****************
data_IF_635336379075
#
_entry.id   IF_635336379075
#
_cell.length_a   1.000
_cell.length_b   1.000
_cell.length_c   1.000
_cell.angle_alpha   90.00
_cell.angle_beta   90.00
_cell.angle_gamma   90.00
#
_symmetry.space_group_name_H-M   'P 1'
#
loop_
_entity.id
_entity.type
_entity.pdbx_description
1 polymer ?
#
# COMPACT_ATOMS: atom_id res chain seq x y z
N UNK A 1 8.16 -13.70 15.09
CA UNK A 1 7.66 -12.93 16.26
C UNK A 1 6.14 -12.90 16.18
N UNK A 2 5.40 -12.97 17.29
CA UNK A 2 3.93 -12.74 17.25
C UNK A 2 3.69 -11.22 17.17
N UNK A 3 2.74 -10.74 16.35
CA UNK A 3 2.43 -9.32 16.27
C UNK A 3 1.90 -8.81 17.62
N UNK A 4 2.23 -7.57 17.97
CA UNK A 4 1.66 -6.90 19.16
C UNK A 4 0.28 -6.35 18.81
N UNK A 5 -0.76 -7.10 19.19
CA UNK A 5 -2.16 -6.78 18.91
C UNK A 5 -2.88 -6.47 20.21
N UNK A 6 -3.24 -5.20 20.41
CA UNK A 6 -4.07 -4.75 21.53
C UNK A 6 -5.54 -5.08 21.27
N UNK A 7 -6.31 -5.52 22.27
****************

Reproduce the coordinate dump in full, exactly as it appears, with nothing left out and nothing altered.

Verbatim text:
data_IF_635336379075
#
_entry.id   IF_635336379075
#
_cell.length_a   1.000
_cell.length_b   1.000
_cell.length_c   1.000
_cell.angle_alpha   90.00
_cell.angle_beta   90.00
_cell.angle_gamma   90.00
#
_symmetry.space_group_name_H-M   'P 1'
#
loop_
_entity.id
_entity.type
_entity.pdbx_description
1 polymer ?
#
# COMPACT_ATOMS: atom_id res chain seq x y z
N UNK A 1 8.16 -13.70 15.09
CA UNK A 1 7.66 -12.93 16.26
C UNK A 1 6.14 -12.90 16.18
N UNK A 2 5.40 -12.97 17.29
CA UNK A 2 3.93 -12.74 17.25
C UNK A 2 3.69 -11.22 17.17
N UNK A 3 2.74 -10.74 16.35
CA UNK A 3 2.43 -9.32 16.27
C UNK A 3 1.90 -8.81 17.62
N UNK A 4 2.23 -7.57 17.97
CA UNK A 4 1.66 -6.90 19.16
C UNK A 4 0.28 -6.35 18.81
N UNK A 5 -0.76 -7.10 19.19
CA UNK A 5 -2.16 -6.78 18.91
C UNK A 5 -2.88 -6.47 20.21
N UNK A 6 -3.24 -5.20 20.41
CA UNK A 6 -4.07 -4.75 21.53
C UNK A 6 -5.54 -5.08 21.27
N UNK A 7 -6.31 -5.52 22.27